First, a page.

Plaque on the brain will inhibit it in many ways

People with high blood sugar are already accumulating a lot of plaque in their brains. It takes many years to develop Alzheimer’s disease or dementia but when the blood sugar is out of control (above 4.5) plaque will accumulate on blood vessels as well as in brain tissue where it is called Amyloid plaque. Insulin resistance needs to be treated with diet and exercise if brain damage that includes memory loss is to be prevented. A magnesium deficiency is often the cause of the insulin resistance because without it, the glucose cannot be channelled into the cell via the insulin receptor. With insulin resistance the excessive glucose blocks the cAMP energy receptors for brain cells and thus starves them of energy.

Heavy metal detoxCredit: Sue Visser

2. How can we improve our memory or treat memory loss?

Sometimes all it takes is a decision to make a habit of remembering instead of forgetting. Can we remember to do that? Be firm with yourself and repeat the names of people when you are introduced to them. Try to make associations with words and objects or pictures to help your recall. By doing this, you add file tags to things that must be remembered. If you can’t remember a minute ago such as, if you locked the house (my problem) then stand in front of the locked door and tell yourself what you just did before driving away still worrying about if you switched off the stove, the iron, the TV and so on.

Make notes, write things down on a list and read them before bedtime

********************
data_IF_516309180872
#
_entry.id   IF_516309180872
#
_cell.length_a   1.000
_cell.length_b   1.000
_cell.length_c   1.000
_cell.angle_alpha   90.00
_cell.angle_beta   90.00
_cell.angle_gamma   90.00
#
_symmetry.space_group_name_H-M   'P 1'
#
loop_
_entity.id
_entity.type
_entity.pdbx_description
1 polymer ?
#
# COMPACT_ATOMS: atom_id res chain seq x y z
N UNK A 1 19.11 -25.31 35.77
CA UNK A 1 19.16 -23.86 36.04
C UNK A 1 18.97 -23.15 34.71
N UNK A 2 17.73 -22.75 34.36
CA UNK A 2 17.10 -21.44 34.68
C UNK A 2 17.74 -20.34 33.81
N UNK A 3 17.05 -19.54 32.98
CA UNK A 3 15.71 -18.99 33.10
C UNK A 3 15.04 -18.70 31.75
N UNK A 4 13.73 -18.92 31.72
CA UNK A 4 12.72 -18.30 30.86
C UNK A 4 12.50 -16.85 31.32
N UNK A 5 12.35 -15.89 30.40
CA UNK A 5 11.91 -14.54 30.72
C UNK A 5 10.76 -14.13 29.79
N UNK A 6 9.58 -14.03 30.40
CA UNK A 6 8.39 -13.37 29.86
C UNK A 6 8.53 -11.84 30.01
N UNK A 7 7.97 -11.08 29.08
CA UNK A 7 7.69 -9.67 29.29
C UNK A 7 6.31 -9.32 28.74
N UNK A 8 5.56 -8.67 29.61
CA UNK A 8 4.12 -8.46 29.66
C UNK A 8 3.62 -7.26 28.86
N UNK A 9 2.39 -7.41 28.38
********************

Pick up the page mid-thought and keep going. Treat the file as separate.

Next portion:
Check through the list again when you wake up. It is amazing what you can remember when relaxed and sleepy! This is a great way to learn languages, names, dates and boring stuff. Post sticky notes everywhere, especially on the mirror. Collect the facts you know and post up new ones. Keep them all and review them from time to time. Train and challenge the brain especially as you get a few decades older with daily crossword puzzles or similar brain teasers. Line dancing is said to be more effective in this respect and you get more exercise and have fun. Playing cards, bridge or chess, even with a cyber opponent improves both short and long-term memory and teaches one to be 10 moves ahead.

Take more supplements to help the brain.

We all know about the importance of Omega 3 oil for the brain. Water is the most important brain activator and to the degree you dehydrate, the memory gets fuzzy. So keep some icy cold water next to you during study time. Glucose is the only brain fuel that passes the blood brain barrier and the best way to maintain blood sugar is with sensible eating habits. A few spoons of glucose will have an instant effect but will drop the blood sugar down further when insulin is released by the pancreas. Sugar is not the solution to low blood sugar.

Avoid the regular use of stimulants